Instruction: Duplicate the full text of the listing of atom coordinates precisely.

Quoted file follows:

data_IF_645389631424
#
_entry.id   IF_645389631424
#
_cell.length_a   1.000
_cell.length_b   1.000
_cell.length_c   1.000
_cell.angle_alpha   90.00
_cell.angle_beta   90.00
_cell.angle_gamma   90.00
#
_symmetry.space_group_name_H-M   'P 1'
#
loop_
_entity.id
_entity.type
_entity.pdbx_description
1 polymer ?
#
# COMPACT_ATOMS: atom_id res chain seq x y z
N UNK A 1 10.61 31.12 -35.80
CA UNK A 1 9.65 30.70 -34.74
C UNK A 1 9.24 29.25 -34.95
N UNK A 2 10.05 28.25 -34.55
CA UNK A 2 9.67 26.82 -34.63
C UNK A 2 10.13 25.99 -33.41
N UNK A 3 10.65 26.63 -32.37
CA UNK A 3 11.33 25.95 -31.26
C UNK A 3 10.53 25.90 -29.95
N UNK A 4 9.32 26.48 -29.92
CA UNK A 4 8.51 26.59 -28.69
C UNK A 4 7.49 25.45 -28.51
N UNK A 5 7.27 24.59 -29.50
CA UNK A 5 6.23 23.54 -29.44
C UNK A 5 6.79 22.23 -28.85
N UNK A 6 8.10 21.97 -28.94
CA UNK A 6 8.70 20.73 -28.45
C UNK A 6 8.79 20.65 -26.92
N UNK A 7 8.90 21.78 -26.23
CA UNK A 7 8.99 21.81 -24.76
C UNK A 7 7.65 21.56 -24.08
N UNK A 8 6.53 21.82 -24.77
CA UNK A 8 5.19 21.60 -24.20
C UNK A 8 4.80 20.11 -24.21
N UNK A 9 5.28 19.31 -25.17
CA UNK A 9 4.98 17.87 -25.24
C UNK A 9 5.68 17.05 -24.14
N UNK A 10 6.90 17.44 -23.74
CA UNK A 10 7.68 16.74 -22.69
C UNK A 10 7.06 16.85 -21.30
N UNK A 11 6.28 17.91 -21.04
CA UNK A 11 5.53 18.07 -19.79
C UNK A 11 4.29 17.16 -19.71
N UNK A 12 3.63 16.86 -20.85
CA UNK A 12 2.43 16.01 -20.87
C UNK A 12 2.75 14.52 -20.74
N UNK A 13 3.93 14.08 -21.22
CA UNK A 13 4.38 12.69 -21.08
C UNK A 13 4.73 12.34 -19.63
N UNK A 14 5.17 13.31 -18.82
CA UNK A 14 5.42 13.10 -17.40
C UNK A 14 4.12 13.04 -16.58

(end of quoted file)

data_IF_645389631424
#
_entry.id   IF_645389631424
#
_cell.length_a   1.000
_cell.length_b   1.000
_cell.length_c   1.000
_cell.angle_alpha   90.00
_cell.angle_beta   90.00
_cell.angle_gamma   90.00
#
_symmetry.space_group_name_H-M   'P 1'
#
loop_
_entity.id
_entity.type
_entity.pdbx_description
1 polymer ?
#
# COMPACT_ATOMS: atom_id res chain seq x y z
N UNK A 1 10.61 31.12 -35.80
CA UNK A 1 9.65 30.70 -34.74
C UNK A 1 9.24 29.25 -34.95
N UNK A 2 10.05 28.25 -34.55
CA UNK A 2 9.67 26.82 -34.63
C UNK A 2 10.13 25.99 -33.41
N UNK A 3 10.65 26.63 -32.37
CA UNK A 3 11.33 25.95 -31.26
C UNK A 3 10.53 25.90 -29.95
N UNK A 4 9.32 26.48 -29.92
CA UNK A 4 8.51 26.59 -28.69
C UNK A 4 7.49 25.45 -28.51
N UNK A 5 7.27 24.59 -29.50
CA UNK A 5 6.23 23.54 -29.44
C UNK A 5 6.79 22.23 -28.85
N UNK A 6 8.10 21.97 -28.94
CA UNK A 6 8.70 20.73 -28.45
C UNK A 6 8.79 20.65 -26.92
N UNK A 7 8.90 21.78 -26.23
CA UNK A 7 8.99 21.81 -24.76
C UNK A 7 7.65 21.56 -24.08
N UNK A 8 6.53 21.82 -24.77
CA UNK A 8 5.19 21.60 -24.20
C UNK A 8 4.80 20.11 -24.21
N UNK A 9 5.28 19.31 -25.17
CA UNK A 9 4.98 17.87 -25.24
C UNK A 9 5.68 17.05 -24.14
N UNK A 10 6.90 17.44 -23.74
CA UNK A 10 7.68 16.74 -22.69
C UNK A 10 7.06 16.85 -21.30
N UNK A 11 6.28 17.91 -21.04
CA UNK A 11 5.53 18.07 -19.79
C UNK A 11 4.29 17.16 -19.71
N UNK A 12 3.63 16.86 -20.85
CA UNK A 12 2.43 16.01 -20.87
C UNK A 12 2.75 14.52 -20.74
N UNK A 13 3.93 14.08 -21.22
CA UNK A 13 4.38 12.69 -21.08
C UNK A 13 4.73 12.34 -19.63
N UNK A 14 5.17 13.31 -18.82
CA UNK A 14 5.42 13.10 -17.40
C UNK A 14 4.12 13.04 -16.58